Tuesday, February 20, 2007

Unity-New Action Researches a Campaign Leaflet

We're in Cary, North Carolina, visiting family. The hotel we're in costs sixty bucks a night, with an indoor swimming pool and a breakfast buffet. In the city, we'd be lucky to get coffee for that.

I haven't gotten to see the latest Unity-New Action campaign handout yet, but I got an email saying they claimed the latest contract keeps up with inflation. That's a very strong statement.

First of all, NYC inflation runs higher than the rest of the country. When the latest contract proposal came out, it was running over 5% for the first 3/4 of the year (The contract was 2% the first year and 5 the second). Perhaps the last quarter had a real downturn. I don't know.

Still, last I heard, inflation figures don't include energy prices, and it's hard for me to imagine they're headed anywhere but up. Even if the great minds at Unity-New Action used city figures, and we somehow met inflation at 3.5%, there are still about two years left in this contract.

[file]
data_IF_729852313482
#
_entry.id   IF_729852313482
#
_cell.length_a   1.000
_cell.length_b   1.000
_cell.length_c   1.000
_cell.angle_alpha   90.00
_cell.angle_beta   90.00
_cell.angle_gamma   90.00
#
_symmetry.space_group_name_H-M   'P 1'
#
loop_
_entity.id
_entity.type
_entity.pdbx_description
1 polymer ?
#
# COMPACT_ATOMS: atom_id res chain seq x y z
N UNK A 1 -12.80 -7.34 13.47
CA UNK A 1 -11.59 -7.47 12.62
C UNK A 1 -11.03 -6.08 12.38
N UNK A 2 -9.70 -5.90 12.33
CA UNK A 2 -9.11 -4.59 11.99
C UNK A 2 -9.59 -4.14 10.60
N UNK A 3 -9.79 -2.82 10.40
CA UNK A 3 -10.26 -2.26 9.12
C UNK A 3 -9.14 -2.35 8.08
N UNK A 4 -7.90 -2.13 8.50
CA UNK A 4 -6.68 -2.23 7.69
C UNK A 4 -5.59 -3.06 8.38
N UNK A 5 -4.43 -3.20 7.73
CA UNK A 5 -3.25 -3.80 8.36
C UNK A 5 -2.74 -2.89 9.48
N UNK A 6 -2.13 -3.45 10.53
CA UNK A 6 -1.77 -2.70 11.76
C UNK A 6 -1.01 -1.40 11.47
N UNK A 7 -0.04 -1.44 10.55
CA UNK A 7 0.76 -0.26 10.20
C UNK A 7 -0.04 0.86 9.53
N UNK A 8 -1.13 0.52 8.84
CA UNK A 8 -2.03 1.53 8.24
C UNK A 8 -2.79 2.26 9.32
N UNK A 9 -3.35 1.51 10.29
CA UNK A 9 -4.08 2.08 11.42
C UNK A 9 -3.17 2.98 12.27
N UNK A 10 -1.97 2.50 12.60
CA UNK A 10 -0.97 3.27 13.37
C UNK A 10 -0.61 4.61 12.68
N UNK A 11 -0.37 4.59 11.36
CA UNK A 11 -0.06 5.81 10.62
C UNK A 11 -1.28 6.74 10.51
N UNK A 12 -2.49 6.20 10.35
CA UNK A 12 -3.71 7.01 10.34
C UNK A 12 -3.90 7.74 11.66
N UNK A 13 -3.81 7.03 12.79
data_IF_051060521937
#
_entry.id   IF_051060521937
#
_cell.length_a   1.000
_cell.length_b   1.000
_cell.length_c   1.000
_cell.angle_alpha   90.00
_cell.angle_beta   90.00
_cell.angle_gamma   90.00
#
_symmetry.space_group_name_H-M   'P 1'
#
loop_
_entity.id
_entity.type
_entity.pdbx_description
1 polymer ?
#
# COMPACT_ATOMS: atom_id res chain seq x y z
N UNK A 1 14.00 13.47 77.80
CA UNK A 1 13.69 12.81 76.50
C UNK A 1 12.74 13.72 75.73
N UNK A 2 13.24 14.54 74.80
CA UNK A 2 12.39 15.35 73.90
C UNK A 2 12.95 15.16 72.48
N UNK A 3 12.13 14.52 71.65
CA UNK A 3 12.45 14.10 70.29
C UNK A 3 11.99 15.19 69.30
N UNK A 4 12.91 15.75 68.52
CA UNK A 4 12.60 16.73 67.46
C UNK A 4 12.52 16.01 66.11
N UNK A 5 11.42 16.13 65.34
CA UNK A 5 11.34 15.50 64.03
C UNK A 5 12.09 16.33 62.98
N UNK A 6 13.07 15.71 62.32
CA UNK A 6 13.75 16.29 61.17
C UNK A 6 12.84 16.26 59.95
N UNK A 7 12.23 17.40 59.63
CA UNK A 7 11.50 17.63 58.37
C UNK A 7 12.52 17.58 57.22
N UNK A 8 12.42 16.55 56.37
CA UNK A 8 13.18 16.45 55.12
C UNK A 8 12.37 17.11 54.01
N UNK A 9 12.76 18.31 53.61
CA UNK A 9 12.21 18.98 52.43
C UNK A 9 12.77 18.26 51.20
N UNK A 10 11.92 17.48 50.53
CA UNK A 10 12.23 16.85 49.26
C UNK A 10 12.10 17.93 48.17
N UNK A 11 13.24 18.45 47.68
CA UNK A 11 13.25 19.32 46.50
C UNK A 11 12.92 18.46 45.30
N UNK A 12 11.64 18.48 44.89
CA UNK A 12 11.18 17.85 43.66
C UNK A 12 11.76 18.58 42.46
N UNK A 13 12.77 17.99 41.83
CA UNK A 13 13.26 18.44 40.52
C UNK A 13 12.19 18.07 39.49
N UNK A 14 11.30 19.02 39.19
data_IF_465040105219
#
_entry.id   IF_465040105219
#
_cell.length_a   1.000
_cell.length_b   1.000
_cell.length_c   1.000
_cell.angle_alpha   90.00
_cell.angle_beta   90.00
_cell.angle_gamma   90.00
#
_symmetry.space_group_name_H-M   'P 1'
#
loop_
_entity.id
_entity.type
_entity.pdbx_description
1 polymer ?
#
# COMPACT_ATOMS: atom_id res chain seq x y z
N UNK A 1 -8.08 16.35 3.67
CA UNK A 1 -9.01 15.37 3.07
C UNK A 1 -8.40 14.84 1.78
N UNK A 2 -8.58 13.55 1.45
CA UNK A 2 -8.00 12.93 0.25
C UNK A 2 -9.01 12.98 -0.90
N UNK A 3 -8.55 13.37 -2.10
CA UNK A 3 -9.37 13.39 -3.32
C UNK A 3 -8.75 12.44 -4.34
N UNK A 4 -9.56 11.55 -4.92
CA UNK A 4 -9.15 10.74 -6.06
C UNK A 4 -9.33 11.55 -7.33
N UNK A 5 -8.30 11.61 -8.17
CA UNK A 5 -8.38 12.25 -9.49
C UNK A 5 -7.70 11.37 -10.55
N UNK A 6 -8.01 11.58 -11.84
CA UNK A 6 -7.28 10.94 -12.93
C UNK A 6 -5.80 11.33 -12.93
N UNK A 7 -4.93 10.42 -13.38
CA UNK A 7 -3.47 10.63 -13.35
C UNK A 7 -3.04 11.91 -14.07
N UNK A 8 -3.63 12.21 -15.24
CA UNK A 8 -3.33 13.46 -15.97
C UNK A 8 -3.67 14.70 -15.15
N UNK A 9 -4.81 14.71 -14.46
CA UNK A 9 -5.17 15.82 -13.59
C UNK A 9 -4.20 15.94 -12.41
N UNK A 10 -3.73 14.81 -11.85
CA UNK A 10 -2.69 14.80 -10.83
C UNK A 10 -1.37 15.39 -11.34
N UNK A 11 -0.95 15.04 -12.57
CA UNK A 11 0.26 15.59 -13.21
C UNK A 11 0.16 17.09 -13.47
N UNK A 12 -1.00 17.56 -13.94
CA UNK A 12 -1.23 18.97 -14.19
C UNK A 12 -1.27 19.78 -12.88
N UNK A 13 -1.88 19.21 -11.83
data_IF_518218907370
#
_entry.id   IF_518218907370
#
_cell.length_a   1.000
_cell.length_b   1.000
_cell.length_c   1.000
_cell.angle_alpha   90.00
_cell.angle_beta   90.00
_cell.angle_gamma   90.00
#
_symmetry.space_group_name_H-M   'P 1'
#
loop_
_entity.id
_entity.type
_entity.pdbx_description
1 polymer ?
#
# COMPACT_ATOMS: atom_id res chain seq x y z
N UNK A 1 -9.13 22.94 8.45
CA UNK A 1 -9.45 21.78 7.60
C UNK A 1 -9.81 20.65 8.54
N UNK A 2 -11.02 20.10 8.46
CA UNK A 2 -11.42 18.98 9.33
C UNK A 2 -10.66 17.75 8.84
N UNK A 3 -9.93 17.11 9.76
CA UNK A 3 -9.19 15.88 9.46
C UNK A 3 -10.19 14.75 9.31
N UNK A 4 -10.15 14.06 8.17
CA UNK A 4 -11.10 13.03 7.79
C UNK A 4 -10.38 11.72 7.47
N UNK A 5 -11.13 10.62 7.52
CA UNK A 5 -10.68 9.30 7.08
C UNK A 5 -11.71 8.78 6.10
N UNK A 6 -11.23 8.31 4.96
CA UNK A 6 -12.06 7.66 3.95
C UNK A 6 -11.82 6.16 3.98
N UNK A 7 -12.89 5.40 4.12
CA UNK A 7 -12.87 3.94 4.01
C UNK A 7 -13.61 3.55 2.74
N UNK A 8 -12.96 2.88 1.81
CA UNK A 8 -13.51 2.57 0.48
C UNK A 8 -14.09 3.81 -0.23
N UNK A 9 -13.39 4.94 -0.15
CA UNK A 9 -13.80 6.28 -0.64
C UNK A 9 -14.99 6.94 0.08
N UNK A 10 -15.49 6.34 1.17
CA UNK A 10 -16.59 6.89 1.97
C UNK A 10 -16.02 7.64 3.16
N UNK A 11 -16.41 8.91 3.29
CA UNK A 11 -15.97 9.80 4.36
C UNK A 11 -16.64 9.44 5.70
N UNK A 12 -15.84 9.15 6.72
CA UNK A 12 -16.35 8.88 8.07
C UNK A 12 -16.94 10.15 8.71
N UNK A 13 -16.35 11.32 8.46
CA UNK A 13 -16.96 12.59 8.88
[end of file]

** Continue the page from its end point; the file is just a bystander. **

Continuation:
I'd like to meet the economic experts who've figured, given massive, unprecedented national debt and the highly volatile situation in Iraq and the middle east, inflation won't go up over the next two years. Whatever their basis may be, the 05 contract, despite the unconscionable givebacks, didn't meet cost of living. While I have no access to Unity-New Action's highly sophisticated calculating mechanism, it's very doubtful that this one will either.

The proud Unity-New Action tradition of little or no real contract negotiation results in second pensions and patronage jobs for some (to wit, those who lead Unity and New Action) and more work for less pay for most.

It's no help at all to us, The Help, who work for a living.
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